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# Determining the Amperage of All Circuit Breakers

#1
02-19-20, 07:20 PM
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Determining the Amperage of All Circuit Breakers

Okay. Let me start by stating that I really am not looking for someone to go postal on me if I am completely off base on some point or they feel I am asking a stupid question. I'm just trying to understand a relatively complex interaction of components and electrical functionality.

That said, I understand the idea that a my panel is supplied with 200 amps and the capacity of the circuit breakers in the box theoretically doesn't matter, they could all be 50 amp breakers with a single light bulb attached to each breaker and everything will run without an issue. If you summed up all the breakers it would far exceed the 200 amp circuit, but because the power draw of all the bulbs actually is only a tiny fraction of the 200 amps everything will chug along happily. Now don't get too worked up, I do understand that it would be a very wrong setup, I'm just exaggerating in order to make a point... hopefully a correct one.

What really matters is (A) matching the breaker appropriately to what will be on the circuit and (B) ensuring that the actual summed amps being used by the items on the circuits don't exceed the 200 amp supply. And yes, I know there is a buffer and you don't actually want to try and use up to the 200 amps... just trying to keep it simple so I can explain and get a simple, understandable answer.

So, with the caveats listed I hope you agree with my assertions. If so (or even if not), help me with this question. There are codes and best practices. With those in mind, should I be concerned about how many amps the breakers themselves sum up to compared to the capacity of the main circuit? IF all the breakers are sized appropriately for their circuits but they collectively ALLOW the possibility of drawing lots of simultaneous power that exceeds the supplied power it will result in the primary breaker being tripped and shutting off power to the entire house.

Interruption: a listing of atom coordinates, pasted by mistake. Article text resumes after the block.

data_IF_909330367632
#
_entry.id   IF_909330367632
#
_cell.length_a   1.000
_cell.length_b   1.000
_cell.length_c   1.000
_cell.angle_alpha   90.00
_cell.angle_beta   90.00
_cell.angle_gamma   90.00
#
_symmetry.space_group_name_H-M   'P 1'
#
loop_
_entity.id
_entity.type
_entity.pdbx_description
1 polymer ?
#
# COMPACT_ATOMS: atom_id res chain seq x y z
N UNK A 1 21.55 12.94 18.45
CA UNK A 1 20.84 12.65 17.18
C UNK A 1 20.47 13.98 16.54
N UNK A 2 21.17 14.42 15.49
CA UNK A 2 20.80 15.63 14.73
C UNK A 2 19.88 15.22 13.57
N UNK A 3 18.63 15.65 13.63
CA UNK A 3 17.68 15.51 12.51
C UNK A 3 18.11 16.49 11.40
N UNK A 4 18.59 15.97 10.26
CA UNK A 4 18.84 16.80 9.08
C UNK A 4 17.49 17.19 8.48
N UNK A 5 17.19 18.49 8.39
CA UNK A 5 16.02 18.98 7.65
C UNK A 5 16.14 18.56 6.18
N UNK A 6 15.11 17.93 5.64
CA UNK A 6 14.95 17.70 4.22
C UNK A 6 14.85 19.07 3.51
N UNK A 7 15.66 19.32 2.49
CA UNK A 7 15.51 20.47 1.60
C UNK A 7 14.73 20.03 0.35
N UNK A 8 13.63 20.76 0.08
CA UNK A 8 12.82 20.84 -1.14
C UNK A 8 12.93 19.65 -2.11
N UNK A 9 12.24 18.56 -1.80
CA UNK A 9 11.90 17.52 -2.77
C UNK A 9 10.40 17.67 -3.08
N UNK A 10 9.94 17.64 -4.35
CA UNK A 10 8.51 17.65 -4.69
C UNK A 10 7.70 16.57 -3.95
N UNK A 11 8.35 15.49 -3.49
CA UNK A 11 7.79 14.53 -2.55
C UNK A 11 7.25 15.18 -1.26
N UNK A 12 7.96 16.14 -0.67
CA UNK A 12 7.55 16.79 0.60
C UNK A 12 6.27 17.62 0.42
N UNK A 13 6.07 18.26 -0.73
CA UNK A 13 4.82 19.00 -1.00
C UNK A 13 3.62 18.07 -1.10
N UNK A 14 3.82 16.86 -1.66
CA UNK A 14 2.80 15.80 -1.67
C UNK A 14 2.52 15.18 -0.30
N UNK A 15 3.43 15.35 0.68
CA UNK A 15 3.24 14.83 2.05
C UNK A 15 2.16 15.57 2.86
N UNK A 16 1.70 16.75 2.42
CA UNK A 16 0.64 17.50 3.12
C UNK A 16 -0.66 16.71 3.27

So, I guess my question surrounds established guidelines that would reduce the likelihood of such a condition happening.

I know there are lots of unknowns based on what is being used in the house. If it really doesn't matter about the breakers and you will recommend a use analysis on all connected devices, I can accept that.

I hope I was coherent in my post without ruffling too many feathers!

#2
02-19-20, 07:25 PM
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Adding up the breaker ratings is not a useful calculations.

Suggestions and sometimes rules are made for what and how many receptacles you can put on a branch circuit.

Some circuits must be dedicated to certain usages, for example the laundry area needs a 20 amp circuit for a washing machine but not shared with any other room.

The main breaker will (should be sized so as to) keep the total load from overloading the meter or the service conductors or the feed cable entering the panel. Staying within the amperage limit of each branch circuit and of the main breaker is done using manual discipline.

General purpose 120 volt circuits, for lights and small appliances and most electronics, are always 15 or 20 amp. A typical arrangement, not a rule of thumb, is to have a separate branch circuit for each room, not counting the dedicated circuits hinted at earlier. Large appliances usually require their own branch circuits and their instructions state what the amperage rating needs to be.

For a use analysis, a sample set of rules and formulas is the "load analysis" at the back of the National Ellectric Code book. For planning the wiring for a basement you are finishing or an addition to your home there are easier to understand books on installing and repairing wiring; Home Depot has had a few displayed in their electrical equipment section. I think the title of one is "Wiring Simplified".

Last edited by AllanJ; 02-19-20 at 07:50 PM.
#3
02-19-20, 08:02 PM
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So, with the caveats listed I hope you agree with my assertions. If so (or even if not), help me with this question. There are codes and best practices. With those in mind, should I be concerned about how many amps the breakers themselves sum up to compared to the capacity of the main circuit?
No. Because a breaker does not use power. It all depends on what is connected. Many of your breaker are probably using 0 amps.

So, I guess my question surrounds established guidelines that would reduce the likelihood of such a condition happening.
The established guideline would be called a demand load calculation. The NEC code has rules for how to calculate the potential max load and establish what size service should be installed.

#4
02-20-20, 08:40 AM
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I had run across the NEC load analysis sheet and saved it for using later. Thanks for your responses.